Houzz says about a tree’s bark: “A tree’s bark is like a living armor that protects the tree. Damaging the armor makes it easy for fungal or bacterial infections to take hold and harm the tree by rotting from the inside.” Jesus asked the Pharisees in v29, “How can anyone enter a strong man’s house and carry off his possessions unless he first ties up the strong man? Then he can plunder his house.” If what is inside of us, our character more or less, is stronger than the temptation we face, we will not allow the temptation to overtake us.  However, if our character is deficient in some area, we are open for attack. Don’t we often wonder how we can make the same mistake over and over again?  Don’t we find ourselves confessing the same sins multiple times? Most of us can’t just say I’m going to stop a particular practice and never do that particular action again. A few common examples might we getting angry, or impatient, or saying something we shouldn’t. Don’t we often tell ourselves when things are going well we don’t make those kinds of mistakes. But when we are tired, stressed, or we let our guard down maybe because we think we are alone or maybe we are just joking around, don’t we find ourselves slipping back into old habits? When we commit the same sin multiple times we reinforce that sin’s ability to impact our character. Looking at this same verse from the opposite perspective, we can tell ourselves we need to “tie that strongman up” and then cast him out. We have to be ruthless to overcome a sinful habit or stronghold. Moses in seeking to rid the young Israelite nation of its Egyptian pagan, idolatrous practices “took the calf the people had made and burned it in the fire; then he ground it to powder, scattered it on the water and made the Israelites drink it” (Exodus 32:20).  Moses wasn’t finished until not one drop of the gold that had been fashioned into the calf could ever be found again. We must emulate Moses.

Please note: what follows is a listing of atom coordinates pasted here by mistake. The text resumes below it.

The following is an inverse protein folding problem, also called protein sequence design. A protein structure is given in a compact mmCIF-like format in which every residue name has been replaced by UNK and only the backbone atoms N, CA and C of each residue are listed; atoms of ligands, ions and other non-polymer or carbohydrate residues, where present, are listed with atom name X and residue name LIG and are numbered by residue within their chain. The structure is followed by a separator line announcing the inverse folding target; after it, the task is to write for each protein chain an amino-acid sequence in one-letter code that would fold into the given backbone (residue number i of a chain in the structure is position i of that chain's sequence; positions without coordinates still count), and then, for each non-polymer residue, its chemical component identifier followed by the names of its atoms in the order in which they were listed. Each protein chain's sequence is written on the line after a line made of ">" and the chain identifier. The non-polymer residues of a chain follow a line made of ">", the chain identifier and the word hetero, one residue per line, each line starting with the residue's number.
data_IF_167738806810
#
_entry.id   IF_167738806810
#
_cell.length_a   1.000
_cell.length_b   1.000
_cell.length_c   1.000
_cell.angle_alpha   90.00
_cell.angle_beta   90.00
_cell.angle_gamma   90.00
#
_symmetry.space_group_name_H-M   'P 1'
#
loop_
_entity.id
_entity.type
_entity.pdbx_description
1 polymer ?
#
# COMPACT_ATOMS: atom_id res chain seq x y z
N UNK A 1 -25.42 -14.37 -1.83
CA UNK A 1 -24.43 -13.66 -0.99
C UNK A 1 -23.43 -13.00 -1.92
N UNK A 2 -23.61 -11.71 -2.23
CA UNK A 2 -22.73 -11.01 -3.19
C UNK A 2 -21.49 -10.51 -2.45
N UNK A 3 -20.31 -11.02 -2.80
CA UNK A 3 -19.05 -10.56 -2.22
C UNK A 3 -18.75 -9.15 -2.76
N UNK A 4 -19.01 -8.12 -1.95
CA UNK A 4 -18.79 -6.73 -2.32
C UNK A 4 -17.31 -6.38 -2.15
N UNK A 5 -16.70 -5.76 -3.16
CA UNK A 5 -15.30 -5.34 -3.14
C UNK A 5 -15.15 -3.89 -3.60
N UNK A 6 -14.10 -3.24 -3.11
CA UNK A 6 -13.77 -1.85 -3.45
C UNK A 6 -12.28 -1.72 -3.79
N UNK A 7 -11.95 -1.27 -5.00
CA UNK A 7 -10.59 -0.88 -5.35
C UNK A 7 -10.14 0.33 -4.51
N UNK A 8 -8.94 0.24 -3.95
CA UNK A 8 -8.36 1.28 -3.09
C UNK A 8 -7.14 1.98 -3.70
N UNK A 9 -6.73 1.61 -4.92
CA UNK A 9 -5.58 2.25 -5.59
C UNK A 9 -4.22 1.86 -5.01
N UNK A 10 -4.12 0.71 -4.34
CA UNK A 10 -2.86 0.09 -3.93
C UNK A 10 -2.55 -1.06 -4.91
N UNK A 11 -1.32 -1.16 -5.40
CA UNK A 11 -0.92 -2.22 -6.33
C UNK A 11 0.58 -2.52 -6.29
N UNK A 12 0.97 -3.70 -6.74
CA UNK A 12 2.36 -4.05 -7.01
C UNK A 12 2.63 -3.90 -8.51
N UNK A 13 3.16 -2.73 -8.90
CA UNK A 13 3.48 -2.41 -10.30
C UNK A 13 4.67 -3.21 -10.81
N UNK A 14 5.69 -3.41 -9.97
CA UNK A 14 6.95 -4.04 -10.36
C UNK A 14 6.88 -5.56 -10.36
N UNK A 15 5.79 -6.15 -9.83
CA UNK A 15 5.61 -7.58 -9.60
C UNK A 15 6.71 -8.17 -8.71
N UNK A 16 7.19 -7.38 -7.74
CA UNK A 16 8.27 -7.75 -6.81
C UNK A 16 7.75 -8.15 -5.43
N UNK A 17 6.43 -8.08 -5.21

Houzz says about watering a tree: “Your trees need no extra watering in the dormant winter season unless they’ve been recently planted. It’s in the heat of summer or during drought conditions that a tree needs to be irrigated. Infrequent, deep watering is the preferred schedule for trees.” Jesus told the Pharisees: “A good man brings good things out of the good stored up in him, and an evil man brings evil things out of the evil stored up in him. But I tell you that everyone will have to give account on the day of judgment for every empty word they have spoken. For by your words you will be acquitted, and by your words you will be condemned” (vv35-37). Trees can “store up water” for the longer periods without water.  Think about the way summers normally happen—days upon days of rain followed by times when the grass is so brittle it cracks underfoot. Grass has the ability to go dormant when those longer periods without watering pass only to turn green again when the water is abundant.  Too many of us never take extended periods of time to get alone with God. Quick, short daily devotions are helpful. But we also need the extended periods of time alone with God.  Rarely do I hear of anyone spending an entire night in prayer, or even going off alone for a day or two to re-energize their relationship with God.  We may go on vacation to re-energize our bodies, but we don’t take the same kinds of vacations to re-energize our spirits. Don’t we value extended time periods with those we love? Would we be happily married if everything we did together lasted only a minute or two and then we were off again with someone or something else?